Ive got a small and very underpowered System76 meerkat hooked up to my LCD TV. The meerkat is the first “net top” they released in 2009 which you can think of as the desktop equivalent of a netbook (remember those?) and shipped with an Atom processor, one GB of RAM and an 80GB hard drive. It came in with Ubuntu 8.10, but has been upgraded many times over the last three years and currently runs Ubuntu 12.04 LTS. Although its integrated Intel video makes it feel slow, it boots up pretty quick. It won’t do full screen HD without choppiness so its definitely on the list to be replaced at some point, especially since pushing video to my TV is this things only job in life, but I can run video in a standard quality which looks pretty good on the big screen anyway. Mostly I use the thing to stream YouTube or TED Talk videos, but sometimes I’ll stream music from another machine on the network and run a slideshow, or the kids can play some silly online games on it. I never bothered to upgrade the hard drive in the thing which might make it more useful as a storage device, so with its little 80GB drive I end up storing nothing on it at all. Once in a while I might copy a bunch of MP4s or other ripped video to it, but not often. With my old Logitech S 510 cordless keyboard and mouse connected to it, theoretically I could lean back on the couch and control the action in comfort. What actually happens is that I end up putting the keyboard on the coffee table and hunching over it because I can’t see the text on the screen. I could probably solve this problem easily by just getting a pair of glasses but I hate wearing glasses unless I really have to.
Youtube promised to make it possible for me to control whats playing on the TV from a handheld or tablet device with their new YouTube TV service. The idea here is that most of you now have a handheld device and are hanging out on the couch with it while the TV is on, hitting up IMDB when you see an actor you recognize, or looking up some obscure factoid on Wikipedia inspired by the educational program you’re watching… well, thats what I’m doing. The media execs think I’m rushing off to Amazon to buy whatever crap they’re hawking in the commercials I don’t see since I use noscript and adblock. Whatever.
To check it out, just navigate to http://www.youtube.com/tv If you don’t have a google account you can still use the interface to play Youtube videos using a keyboard just fine. You can’t just type in text on the search screen though, this is the most baffling thing about the TV interface. It seems to be set up to be controlled with remote control – I presume because they are expecting you to be using this interface only on internet ready TVs and not on a computer *connected* to a TV as I am doing. In my scenario I have to use the arrow keys to navigate around the search, picking each letter like you’re selecting initials for the high score in a 1980s arcade game. To actually control the TV from an android device you have to activate the TV and pair it to a device which will require a Google account. If you already have a Google account or a YouTube account you can sign in with that. The process is basically to register the TV / Computer that will be playing the videos as a screen and then pair that screen to a handheld device through Google much like you would do with a bluetooth device. Haven’t ever paired a bluetooth device? You generate a short numeric code on one device and enter that code on the other setting up a trusted connection between them. On the android device you’re supposed to be able to control whats playing on the remote screen using either the “YouTube” app or the “YouTube Remote” app.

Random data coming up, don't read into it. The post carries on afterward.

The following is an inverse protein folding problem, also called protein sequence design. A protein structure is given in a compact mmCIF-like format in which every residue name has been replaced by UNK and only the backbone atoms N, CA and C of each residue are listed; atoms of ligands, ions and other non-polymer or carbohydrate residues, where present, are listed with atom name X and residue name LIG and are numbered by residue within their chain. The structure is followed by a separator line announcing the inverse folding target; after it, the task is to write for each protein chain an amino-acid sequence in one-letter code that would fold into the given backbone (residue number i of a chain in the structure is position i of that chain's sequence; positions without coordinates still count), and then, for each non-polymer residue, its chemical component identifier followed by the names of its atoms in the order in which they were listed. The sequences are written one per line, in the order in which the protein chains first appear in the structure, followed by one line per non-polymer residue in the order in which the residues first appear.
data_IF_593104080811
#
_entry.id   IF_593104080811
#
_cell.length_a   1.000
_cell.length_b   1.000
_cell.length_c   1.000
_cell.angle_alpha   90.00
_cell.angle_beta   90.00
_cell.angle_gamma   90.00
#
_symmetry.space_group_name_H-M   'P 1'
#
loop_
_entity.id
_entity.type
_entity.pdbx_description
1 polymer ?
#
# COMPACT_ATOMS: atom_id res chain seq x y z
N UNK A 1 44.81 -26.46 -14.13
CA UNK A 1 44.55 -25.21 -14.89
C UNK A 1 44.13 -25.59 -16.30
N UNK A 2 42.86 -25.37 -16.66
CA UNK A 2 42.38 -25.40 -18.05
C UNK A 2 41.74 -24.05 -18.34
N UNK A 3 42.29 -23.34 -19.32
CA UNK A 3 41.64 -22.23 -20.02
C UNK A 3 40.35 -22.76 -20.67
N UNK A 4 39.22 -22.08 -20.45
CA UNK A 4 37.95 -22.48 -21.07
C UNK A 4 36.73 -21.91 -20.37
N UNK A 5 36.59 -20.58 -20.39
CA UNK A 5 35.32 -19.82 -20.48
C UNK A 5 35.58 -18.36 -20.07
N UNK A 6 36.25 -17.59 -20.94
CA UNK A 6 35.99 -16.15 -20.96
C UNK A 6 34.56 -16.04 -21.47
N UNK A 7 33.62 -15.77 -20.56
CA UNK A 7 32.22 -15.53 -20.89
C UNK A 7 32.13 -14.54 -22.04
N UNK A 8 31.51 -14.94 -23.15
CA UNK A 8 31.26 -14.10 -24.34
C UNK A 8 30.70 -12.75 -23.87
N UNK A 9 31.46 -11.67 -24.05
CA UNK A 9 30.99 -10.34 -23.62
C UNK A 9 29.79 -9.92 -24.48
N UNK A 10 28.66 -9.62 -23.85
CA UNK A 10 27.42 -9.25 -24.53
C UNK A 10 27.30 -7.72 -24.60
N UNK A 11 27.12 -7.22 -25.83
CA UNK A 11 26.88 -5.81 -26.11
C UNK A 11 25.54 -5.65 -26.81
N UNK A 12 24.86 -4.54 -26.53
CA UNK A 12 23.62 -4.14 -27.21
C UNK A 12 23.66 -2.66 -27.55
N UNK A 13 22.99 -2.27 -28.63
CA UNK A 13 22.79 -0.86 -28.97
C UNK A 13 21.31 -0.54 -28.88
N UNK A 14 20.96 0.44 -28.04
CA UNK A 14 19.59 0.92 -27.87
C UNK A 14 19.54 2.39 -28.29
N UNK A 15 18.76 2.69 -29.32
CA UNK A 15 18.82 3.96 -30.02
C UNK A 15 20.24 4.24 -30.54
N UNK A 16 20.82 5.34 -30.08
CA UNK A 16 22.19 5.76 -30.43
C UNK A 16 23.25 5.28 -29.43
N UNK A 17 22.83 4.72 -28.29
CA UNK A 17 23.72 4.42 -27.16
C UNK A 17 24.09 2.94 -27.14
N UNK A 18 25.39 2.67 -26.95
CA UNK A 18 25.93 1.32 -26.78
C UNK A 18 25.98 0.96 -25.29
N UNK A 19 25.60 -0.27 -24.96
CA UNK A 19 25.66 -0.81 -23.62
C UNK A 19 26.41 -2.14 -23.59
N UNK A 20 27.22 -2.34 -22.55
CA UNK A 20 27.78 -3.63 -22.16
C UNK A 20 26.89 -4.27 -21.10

I must have done the pairing sequence 10 times over several months, messing with it and getting frustrated, giving up until the next time we were going to do a “Youtube night” and struggling with it again. I only ended up searching for and installing the YouTube Remote app since I couldn’t get the standard one to work. I could see that the tablet was recognized, paired and connected, and everything seemed like it was set correctly but videos would never play on the TV. It took me a lot longer to think of trying Chromium (the open source version of Chrome) instead of Firefox (which is the default browser in Ubuntu) than I care to admit, but that was what made it all work. I spent some time searching the web to see if I could figure out if this was a known bug in Firefox or not but the search words are all very common: youtube, tv, firefox, etc. it will take poking around in the Mozilla forums. I don’t mind using Chromium for this one purpose, but Firefox is definitely my preferred browser for many reasons. The important thing here is that it works pretty well! With the Remote app I can add a bunch of videos to a queue, with either I can select to play from one of my playlists or subscribed channels and pause and skip around as desired without delay. The two screen paradigm is now fully functional on Nate’s couch.